It is baked on oil from the exhaust crossover.
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  #114 (permalink)  
Old 05-01-2011, 11:12 AM
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Quote:
Originally Posted by 123pugsy
First thought on the bolt is to apply the magnet to one of the other bolts you took out.

Magnets don't stick to stainless steel bolts if in fact that's what they are.
I tested out the magnet on the bolts and washers from the same valve cover. Sticking and strength doesn't seem to be an issue.






Quote:
Originally Posted by 123pugsy
The black stripe is not carbon as the lifter valley is not exposed to combustion. (well my engine is a different case)

It is baked on oil from the exhaust crossover.
Will this clean off? Should it be cleaned off?




-----------------------




This morning, I decided to break the magnet head and about two and a half inches of the telescopic shaft and attach it to the boroscope using electrical tape. On the first attempt at pick up, the magnet proved to be too close to the boroscope's lens and kept getting stuck near the bolt (see 2 minute video here). I then extended the magnet forward by about and inch and tried again. This time, the bolt stuck to the magnet, and I took my time bringing to surface in order to avoid the mishap from last time (the bolt scraped against the head and fell back down the drain port, landing where it was found yesterday). The bolt came out with no issues (see 1 minute video here).








One bolt still remains missing. I believe it has fallen behind the engine. I will look for it the next chance I get. In the mean time the next item on the list is cleaning up the intake manifold. I assume new gaskets are required?
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  #115 (permalink)  
Old 05-01-2011, 01:14 PM
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Quote:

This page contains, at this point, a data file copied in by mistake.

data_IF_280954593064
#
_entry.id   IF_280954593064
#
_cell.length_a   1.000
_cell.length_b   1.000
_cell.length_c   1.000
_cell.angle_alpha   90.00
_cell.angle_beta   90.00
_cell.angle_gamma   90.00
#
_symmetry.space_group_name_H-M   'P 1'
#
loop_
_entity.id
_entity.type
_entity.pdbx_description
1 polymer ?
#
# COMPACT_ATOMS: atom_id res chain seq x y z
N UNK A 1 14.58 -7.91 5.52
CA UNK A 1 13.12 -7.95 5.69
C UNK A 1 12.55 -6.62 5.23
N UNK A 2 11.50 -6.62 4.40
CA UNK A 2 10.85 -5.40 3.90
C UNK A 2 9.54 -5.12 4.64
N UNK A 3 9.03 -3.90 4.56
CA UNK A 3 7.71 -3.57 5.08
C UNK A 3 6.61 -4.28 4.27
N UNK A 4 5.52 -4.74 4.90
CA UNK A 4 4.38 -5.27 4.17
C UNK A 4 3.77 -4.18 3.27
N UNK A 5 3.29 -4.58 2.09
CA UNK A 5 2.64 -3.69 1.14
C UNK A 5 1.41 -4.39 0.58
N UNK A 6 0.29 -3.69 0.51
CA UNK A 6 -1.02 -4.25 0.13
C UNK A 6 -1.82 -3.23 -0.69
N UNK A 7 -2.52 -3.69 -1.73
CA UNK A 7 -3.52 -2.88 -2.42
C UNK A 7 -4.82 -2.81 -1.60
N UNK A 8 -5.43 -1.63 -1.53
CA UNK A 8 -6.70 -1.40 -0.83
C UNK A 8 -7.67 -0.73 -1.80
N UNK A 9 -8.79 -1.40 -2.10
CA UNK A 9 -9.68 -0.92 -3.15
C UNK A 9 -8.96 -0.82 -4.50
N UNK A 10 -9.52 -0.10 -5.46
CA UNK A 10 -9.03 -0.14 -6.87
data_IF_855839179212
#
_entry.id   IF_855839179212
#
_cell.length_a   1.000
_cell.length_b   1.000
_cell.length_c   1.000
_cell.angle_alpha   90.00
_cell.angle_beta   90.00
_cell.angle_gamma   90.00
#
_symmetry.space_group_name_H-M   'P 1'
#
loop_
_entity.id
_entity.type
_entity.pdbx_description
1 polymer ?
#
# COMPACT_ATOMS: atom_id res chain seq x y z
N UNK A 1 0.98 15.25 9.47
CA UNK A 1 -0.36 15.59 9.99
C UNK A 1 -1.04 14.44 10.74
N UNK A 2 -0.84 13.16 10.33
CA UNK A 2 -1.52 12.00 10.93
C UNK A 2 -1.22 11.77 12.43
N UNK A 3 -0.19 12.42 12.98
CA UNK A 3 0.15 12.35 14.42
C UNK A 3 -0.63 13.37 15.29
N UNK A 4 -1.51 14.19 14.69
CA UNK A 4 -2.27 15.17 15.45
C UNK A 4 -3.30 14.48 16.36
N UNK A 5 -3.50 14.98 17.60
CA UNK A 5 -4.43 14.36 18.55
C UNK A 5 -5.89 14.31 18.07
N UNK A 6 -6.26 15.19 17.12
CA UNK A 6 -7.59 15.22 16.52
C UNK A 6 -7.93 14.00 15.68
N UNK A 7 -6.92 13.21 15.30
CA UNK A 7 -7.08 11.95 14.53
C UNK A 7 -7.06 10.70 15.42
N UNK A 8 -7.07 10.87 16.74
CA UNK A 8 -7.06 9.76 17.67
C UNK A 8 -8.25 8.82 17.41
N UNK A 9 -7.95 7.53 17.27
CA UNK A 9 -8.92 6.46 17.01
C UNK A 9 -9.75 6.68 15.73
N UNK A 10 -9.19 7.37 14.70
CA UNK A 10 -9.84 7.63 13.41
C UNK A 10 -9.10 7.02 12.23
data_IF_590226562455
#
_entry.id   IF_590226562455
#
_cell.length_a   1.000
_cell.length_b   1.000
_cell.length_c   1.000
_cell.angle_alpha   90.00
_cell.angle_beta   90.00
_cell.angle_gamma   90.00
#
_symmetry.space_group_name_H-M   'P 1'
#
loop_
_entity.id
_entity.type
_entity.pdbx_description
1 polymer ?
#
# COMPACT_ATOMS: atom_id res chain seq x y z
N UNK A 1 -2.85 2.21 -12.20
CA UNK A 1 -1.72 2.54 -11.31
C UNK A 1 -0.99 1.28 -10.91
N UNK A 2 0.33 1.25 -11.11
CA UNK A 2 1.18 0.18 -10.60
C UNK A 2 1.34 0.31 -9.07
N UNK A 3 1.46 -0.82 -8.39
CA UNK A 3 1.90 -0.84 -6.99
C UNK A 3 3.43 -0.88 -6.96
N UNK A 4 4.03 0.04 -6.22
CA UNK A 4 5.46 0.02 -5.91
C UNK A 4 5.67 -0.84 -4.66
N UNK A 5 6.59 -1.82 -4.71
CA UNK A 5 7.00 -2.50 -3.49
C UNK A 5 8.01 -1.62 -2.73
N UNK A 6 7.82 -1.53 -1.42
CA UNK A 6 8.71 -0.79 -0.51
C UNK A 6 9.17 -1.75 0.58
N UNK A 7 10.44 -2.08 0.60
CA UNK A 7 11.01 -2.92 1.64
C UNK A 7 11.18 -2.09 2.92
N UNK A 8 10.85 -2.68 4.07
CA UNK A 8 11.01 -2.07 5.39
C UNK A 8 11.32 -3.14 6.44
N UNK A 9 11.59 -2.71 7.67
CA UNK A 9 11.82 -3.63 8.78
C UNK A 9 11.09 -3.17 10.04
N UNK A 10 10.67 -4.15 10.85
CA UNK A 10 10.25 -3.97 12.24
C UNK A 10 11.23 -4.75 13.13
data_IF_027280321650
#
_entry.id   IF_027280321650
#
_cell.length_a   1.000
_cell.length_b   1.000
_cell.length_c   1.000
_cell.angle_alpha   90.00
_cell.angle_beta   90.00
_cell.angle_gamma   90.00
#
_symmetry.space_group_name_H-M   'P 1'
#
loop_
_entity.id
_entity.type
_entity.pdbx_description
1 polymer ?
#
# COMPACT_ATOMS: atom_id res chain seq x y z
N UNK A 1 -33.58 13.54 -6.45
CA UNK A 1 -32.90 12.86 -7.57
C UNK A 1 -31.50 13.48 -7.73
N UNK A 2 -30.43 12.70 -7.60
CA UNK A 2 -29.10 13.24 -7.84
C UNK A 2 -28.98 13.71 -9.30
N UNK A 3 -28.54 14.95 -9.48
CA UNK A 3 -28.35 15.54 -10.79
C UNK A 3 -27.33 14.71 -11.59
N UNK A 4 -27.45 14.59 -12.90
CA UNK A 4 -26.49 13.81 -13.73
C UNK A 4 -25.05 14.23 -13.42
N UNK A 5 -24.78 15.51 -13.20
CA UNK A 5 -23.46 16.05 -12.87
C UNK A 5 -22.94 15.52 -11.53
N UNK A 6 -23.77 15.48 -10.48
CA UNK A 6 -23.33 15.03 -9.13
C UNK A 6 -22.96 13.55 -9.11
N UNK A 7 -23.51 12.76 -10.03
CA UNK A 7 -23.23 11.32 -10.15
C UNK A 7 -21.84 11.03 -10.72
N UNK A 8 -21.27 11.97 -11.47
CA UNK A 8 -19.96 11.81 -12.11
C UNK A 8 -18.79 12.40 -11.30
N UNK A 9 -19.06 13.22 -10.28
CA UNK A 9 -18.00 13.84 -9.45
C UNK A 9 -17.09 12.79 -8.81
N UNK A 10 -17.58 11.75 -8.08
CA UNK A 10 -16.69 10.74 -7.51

Originally Posted by lt1silverhawk

Will this clean off? Should it be cleaned off?




In the mean time the next item on the list is cleaning up the intake manifold. I assume new gaskets are required?

New gaskets must be used.
Throw away the front and rear rubber seals and use only RTV silicone at these two places. They WILL leak if you use them.

As for cleaning the intake, I thought you mentioned the need for an EGR manifold. If you're replacing the manifold then you don't need to clean the black stripe off.

It would probably be the same if you clean it or not as the stripe will reappear in no time.
If it were mine, I would clean it.
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  #116 (permalink)  
Old 05-01-2011, 02:47 PM
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there is a product called "the right stuff" by permatex I think. it is a quicker drying silicone, so if you need to get it running sooner try that. if you use rtv, don't put oil or coolant in the engine untill the next day or it may track itself out through the silicone and you will find a seeping type leak over time. read the directions (when nobody is looking of course).run a tap through all the holes you will be putting bolts in as well, then use either oil, antisieze, sealer, or loctite on the threads never install a bolt without one of those items used on the threads first. for the long flat gasket surfaces you can use a piece of body sandpaper, like 100 or 180 grit, stapled onto a piece of plywood or similar long flat board, to clean upthe gakset surfaces. orif you want to spend a little cashola, get one of the buffer pads with the scotchbrite material and run t on your drill. just be carefull because on aluminum it will take the material of as well as the gasket.